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TIIE SCI? ANTON TRIBUNE-SATURDAY MORNING. MARCH 17. 1894.
, Beccham's pills are for
biliousness, bilious headache,
dyspepsia, heartburn, torpid
liver, dizziness, sick head
ache, bad taste in the mouth,
coated tongue, loss of appe
tite, Sallow skin, when caused
by constipation ; and consti
pation is the most frequent
cause of all of them.
Book free; pills' 25c. At
drugstores, or write B.F.Allen
Co.,365 Canal St., New York.
LI Ml OF
(Thk Schavton TRiBfp:'s nttotun de
partment is in i-harp of J. M. Fuhy, to
rhon oewa item and coruplaluW msy bo
Events of th Borough Told in a
Brief but Interes'lnn Maamr.
St. Patrick's Day today.
"McCarthys Mishap" pleased a
pood z)i audience at Mtttlo hull lat
The test of the fire Kong Thursday
night again proved it wrthlenf8.
The senate confirmed the appoint
ment of John H. Mallin as postmaster
for thin place Thnmday.
Tha.CatUolio society of till place
Trill celebrate in oommtration of St.
Patrick today. BeTTioei will be hell in
St. John' church at U o'clock, after
which they will prd, the pnneiptl
thoroughfares of the town.
A. 13. Brown i i-ontemplntinfr the
erection of anuex to his Urn tor. It
will be built at the rear and will ex
tend back on a line with the alley.
Pittiton divUion, No, 191, Bans of
Temperance, celebrated th'ir four
teenth a'uiiirersary last waning at
their rooms, corner of Main anlUroad
streets. A large; number of uersous
were present aud au enjoyable time
was had by nil.
The nwetins of the financo commit -.-e
of the borough council, announced
to be held at the Town halt last even
ing, for the purpoie of investigating
bills that have not beeriacte! on by
the council, did not;tak pt.toa, owiu;?
to the Inability of the committeemen to
The Union City mission (intefully
acknowledges the receipt of $J0 from
Mr. II. E. Coward, tne profits of the
oratorio given recently in the Presby terian
church. E.i2'b9tu D. Mercur.
All Pennsylvania Coal commny col
ieries will be idle tolv. Collieriei
No. 6 and 8, Ewen aud O.d Fore will
work nest week, and all others will be
The committee of council npooiatel
lo udjus', if possible, the borough or
d?r in dljpat between the borough
auditors a::d treasurer have failed to
meet and act in the premiss, and th3
matter wiil la all protubility be acted
on by the council ai a whole, atn"!1:
Monday ereuiug's meetiu of tn;it
The game of basket ball between
teams from Company' C and A of the
Ninth regiment, will occur this even
ing in Armory nail.
Today proiuUea to b9 a noUble on
for the Irish and Welsh residents of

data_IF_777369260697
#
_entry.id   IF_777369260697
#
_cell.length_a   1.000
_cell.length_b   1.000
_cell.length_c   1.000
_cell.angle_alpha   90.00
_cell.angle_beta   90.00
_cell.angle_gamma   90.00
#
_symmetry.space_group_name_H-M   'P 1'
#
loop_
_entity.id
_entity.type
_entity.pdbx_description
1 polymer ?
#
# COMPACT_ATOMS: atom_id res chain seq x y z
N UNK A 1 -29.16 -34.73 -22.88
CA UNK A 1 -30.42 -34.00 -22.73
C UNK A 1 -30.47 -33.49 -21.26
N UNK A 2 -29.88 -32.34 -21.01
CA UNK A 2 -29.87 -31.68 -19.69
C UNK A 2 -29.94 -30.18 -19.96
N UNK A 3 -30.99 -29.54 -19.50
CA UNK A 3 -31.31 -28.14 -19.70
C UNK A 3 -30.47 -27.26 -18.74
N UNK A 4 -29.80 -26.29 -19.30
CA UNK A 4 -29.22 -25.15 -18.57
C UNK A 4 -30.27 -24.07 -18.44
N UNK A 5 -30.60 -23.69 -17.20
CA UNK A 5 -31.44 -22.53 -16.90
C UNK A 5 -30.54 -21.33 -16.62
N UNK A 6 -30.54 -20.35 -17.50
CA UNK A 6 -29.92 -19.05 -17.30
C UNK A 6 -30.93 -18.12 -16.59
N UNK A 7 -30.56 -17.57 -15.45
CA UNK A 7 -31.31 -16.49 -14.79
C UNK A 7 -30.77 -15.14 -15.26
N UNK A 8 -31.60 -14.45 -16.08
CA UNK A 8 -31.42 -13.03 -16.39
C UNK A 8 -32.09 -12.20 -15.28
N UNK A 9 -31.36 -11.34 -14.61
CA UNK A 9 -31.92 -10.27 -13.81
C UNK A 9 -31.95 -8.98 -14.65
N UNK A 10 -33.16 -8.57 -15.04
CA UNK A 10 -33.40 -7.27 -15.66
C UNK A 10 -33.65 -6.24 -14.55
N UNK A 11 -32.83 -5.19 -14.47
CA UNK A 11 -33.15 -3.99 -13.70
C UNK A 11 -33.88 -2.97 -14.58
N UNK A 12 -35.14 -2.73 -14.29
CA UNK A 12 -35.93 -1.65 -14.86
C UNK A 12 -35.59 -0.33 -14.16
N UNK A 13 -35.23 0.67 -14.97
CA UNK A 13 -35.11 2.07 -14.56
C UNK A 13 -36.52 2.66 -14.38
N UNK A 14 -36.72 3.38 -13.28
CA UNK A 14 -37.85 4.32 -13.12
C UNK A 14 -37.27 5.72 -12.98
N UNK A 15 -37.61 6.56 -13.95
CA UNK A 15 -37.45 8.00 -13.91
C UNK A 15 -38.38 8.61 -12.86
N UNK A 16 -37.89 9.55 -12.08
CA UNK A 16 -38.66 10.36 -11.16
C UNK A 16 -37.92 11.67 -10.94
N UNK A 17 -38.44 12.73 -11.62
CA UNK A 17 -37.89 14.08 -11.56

this county. Tlie .bictiv peiat of
celebration" will be Wilkes-Darre, and
the county seat has every thing in
readiness to give the visitors a royul
welcome. Mauy PitUtonian ex;ect
to attend. The Choral Singing'soci-ty
will enter the prizi contest, "The
Uivnlet," at the big oiateddfod to l
held in the Armory.
P. A. O'Boyle and family, of the
West Side, left yesterday for New
York city. They will bo the guests of
H. H. Browa mid family nntil after
Easter. Tonight Mr, O B y!e will de
liver an ad-Ires at tbe annual bnqnt
nf the Friendly Sons of St. Patrick of
The temlor of shift engine No. 12o
Jumped the truck near Water street
station this afternoon, while running
Into a switch to give No. 1 pastnger
train a clear track Tbe delay caused
thereby was bnt momentary.
The Newton Coal Mining Company
paid its employes yesterday.
Th Gazette is authority for the fol
lowing interesting bit of gossip:
Rev. J. II. Brittain attended college
for two years in Washington, at Co
lumbia college, with Congressman
Wilson, of West Virginia, anthor of
the Wilson bill. Tn latter married a
daughter of the president of the college
nnd wua himself a member of the fac
ulty for ssveral years.
Landlord Christ Running, of tho
National House, an 1 Mrs. E lztbtn
Ullmer, of Brooklyn, N. If., wen;
united In marrisgi In the City of
Churches Monday last.
Pebff.ct health is seldom found, for im
pure blood is so general. Huod'a Samaria
1 ilia really does purify the blood and re
J RM YN AND VICINITY.
A Brief Roord of Kv: ti Wonhy cf
f p p al Mention.
"pedal to the Scranton Tritium
Jermyn, Pa., March 10. Charles C.
Taylor, who recently broko bis collar
bone and who had so far recovered na
to be able to go out, fell and rebroke it
Rev. J. Twyson Jones, of Pittsburg,
who ha been visiting friends here for
n few days, will act ; h adjudicator at
1 he eisteddfod to be held in Wilket
Barre today. He will preach in the
Congregational church both morning
Rnshbrook lodge wiil have a social in
their rooms April 27.
Clean up your cellars and back yards.
Now is the time to prevent diptberiu,
typhoid fever and et'-
Charles Green, of Uilca. Louis Ver
non, of Archbald, aud E A. Fink, of
Buffalo, N. Y., were Jermyn visitors
J. Pryor, of Second street, who has
been serionsiy ill was out yesterday en
joying the beautiful weather.
Lawyer Watson, of Scruntoti was a
caller in Jermyn yesterday.
The school board are considering the
Advisability of useing the new bnlld
ing about lo be erected, as a high school,
it so. it will be arranged expressly for
The miners employed by the Hillside
Coal and Iron company received their
Would you ride on a railroad that uses
no danger signals? That cough is a sigur.l
of danucr. The safest enro is' Dr. Wood's
Norway Pine Syrup. Sold by all dealers